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pooley last won the day on January 8

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About pooley

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    Wolf Eel

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    United Kingdom
  • Camera Model & Brand
    Nikon D500
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    Retra pro

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  1. currently having a right good read of that thread - heaps of great info, thanks Mike
  2. Cheers Chris, both me and my bank manager appreciate that reply! Mike
  3. Thanks Isaac, I appreciate the reply I have both the zen 4" and Nauticam 8.5" domes and recommended extensions, so I'm happy they are set up correctly. I don't need ultra sharp corners for these trips as I'm mainly shooting blue water corners, it's more the inner 2/3rds of the frame Im concerned about. I also don't need to shoot wide open. I think I need to stay off the internet and just enjoy my photos! cheers Mike
  4. theHi, I''ve got a couple of bucket list trips coming up soon - one in a few weeks to Tiger Beach - that are heavily big animal wide angle based. No matter what I do I can never get the thought of wide water contact optics out of my head! Current gear is a D500, which is great for macro but I've never shot the big boys with it. For wide angle fish shots it's been the smaller stuff like lion fish, morays etc. My shots lack a little 'bite' that I get from macro but I'm not sure if its my technique or the gear as most of my shots have the kenko 1.4x added to my 8-15mm. I won't need the converter on my upcoming trips. I could go all out and get a Sony A1 with WWL at the expense of my topside 600mm lens but I can live with that as despite my limited diving, underwater remains my favourite genre. So - to go back to the question - and I know its almost impossible quantify, have you water contact optic owners noticed a significant IQ improvement from fisheyes in domes or am I too busy believing internet hype? Im hoping to print a few shots big for my back room wall. Big to me is about 18 inches longest side. cheers Mike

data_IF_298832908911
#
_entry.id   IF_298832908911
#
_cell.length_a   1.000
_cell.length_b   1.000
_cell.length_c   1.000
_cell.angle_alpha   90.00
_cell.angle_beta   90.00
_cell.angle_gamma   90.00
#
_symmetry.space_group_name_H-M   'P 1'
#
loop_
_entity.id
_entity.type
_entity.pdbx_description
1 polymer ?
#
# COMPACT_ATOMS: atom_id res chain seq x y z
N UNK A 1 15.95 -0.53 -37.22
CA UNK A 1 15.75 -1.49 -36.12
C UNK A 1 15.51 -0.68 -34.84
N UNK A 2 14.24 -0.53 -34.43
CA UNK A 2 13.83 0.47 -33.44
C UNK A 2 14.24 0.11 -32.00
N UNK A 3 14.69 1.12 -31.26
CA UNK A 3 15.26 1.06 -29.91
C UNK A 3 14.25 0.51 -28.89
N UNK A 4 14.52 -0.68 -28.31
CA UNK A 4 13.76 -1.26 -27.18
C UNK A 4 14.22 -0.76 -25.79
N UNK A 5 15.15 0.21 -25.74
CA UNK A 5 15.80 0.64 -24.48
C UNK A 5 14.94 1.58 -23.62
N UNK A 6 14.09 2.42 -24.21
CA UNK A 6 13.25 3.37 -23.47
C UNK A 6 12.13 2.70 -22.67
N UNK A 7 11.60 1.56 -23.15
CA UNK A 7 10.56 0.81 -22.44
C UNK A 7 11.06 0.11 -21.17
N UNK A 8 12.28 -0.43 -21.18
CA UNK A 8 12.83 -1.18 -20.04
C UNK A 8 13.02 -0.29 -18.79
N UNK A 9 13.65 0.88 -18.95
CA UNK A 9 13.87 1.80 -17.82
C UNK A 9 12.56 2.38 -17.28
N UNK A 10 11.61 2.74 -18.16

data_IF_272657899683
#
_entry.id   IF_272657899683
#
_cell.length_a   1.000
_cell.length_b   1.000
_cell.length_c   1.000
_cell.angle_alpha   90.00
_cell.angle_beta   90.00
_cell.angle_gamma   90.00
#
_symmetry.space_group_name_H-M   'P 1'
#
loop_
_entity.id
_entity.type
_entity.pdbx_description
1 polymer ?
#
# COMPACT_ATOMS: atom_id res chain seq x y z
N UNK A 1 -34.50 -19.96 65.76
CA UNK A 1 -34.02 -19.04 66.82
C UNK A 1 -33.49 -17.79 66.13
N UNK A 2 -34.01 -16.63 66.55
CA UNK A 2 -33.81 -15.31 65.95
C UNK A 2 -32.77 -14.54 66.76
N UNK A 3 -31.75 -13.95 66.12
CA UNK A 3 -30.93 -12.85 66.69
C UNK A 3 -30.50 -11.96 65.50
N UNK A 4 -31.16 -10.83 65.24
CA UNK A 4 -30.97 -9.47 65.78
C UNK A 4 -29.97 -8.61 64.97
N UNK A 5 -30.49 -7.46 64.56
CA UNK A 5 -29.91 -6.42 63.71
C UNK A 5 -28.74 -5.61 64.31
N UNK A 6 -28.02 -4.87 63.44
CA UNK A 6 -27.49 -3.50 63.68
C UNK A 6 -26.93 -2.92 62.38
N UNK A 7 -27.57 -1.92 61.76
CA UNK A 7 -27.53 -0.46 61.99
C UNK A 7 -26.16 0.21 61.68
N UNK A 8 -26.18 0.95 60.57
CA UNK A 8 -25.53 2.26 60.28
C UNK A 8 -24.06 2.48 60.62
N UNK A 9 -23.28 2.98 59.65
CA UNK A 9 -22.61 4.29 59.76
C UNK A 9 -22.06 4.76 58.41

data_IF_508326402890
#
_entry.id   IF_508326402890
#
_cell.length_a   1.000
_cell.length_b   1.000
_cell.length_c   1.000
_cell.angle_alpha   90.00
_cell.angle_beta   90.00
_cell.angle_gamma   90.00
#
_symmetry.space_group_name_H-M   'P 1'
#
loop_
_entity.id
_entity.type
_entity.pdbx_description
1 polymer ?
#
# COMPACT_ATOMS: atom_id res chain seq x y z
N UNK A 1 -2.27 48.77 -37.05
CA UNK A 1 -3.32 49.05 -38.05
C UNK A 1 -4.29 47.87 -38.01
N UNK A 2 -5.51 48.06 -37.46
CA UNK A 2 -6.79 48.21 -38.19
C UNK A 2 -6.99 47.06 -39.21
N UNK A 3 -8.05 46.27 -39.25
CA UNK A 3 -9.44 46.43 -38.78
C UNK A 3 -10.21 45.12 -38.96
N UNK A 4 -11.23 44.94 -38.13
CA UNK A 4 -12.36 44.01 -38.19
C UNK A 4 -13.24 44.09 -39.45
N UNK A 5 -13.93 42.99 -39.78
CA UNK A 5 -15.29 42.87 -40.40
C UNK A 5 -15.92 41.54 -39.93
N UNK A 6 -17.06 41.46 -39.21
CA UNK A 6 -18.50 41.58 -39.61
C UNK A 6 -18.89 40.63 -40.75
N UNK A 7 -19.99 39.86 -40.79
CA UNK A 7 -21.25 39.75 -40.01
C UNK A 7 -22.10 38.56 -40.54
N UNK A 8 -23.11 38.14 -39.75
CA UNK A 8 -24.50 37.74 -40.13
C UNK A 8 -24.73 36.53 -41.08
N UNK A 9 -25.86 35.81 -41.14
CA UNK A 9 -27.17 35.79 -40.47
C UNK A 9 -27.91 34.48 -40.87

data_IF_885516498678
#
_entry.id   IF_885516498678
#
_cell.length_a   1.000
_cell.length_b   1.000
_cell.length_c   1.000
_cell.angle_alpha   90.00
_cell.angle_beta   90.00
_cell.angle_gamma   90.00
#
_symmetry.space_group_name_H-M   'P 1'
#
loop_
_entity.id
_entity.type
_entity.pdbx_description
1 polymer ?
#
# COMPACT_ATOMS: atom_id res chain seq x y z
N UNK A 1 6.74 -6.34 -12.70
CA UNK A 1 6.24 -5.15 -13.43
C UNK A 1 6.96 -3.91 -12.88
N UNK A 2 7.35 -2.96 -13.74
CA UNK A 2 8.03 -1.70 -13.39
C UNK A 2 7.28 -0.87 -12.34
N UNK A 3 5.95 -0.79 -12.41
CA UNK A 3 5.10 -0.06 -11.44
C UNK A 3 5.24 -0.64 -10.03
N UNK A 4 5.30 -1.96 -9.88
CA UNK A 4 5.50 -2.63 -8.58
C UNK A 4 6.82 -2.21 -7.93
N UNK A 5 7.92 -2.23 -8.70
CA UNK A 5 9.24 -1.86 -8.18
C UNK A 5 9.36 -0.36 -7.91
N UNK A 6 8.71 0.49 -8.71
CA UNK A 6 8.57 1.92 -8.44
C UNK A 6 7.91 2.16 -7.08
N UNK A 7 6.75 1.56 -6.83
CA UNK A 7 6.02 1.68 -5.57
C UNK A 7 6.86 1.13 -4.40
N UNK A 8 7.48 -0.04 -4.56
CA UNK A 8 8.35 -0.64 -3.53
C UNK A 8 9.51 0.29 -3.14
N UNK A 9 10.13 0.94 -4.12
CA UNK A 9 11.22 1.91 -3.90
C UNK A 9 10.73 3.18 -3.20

5. It's a mixture of techniques ! The scorpionfish had the snoot locked and I moved the whole rig to suit The anemonefish was me lying static and I moved the snoot myself on loose arms, and the blenny had the snoot held by my buddy Thanks for commenting Mike
  6. Cheers Tim, Got a pair of Retra Pros now - just a slight upgrade on my old YS-D1s! Sent from my iPhone using Tapatalk
  7. Hi, I appreciate snoots are nothing new to the underwater world - but they are new to me! Took a retra LSD to the Red Sea, these were my first efforts - all critique welcomed 1. snooted anemonefish by Mike, on Flickr 2. Scorpionfish by Mike, on Flickr 3. Mimic Blenny by Mike, on Flickr Mike
  8. Hi Yazid, I'm actually just packing my gear to go away on Friday so I tried my setup for you. I have a D500 so should get similar results to your D850. My 1.4x is the Kenko Teleplus HD 1.4 DGX. The box states its for Nikon AFS G and AFS E type lenses. I've never used it with a macro underwater but testing it on land it focussed excellent with the 105mm AF-S but it kept fluttering with my 60mm AF-S and struggled to lock on with this lens. I checked the lens bare and it worked fine. I don't have a Sigma for Nikon but with my 8-15mm it works great Hope that helps a little - I was surprised with the 60mm result, but in reality I'd always use a bare 105mm over a 60mm with converter unless its a really specific shot that you needed that exact focal length for Mike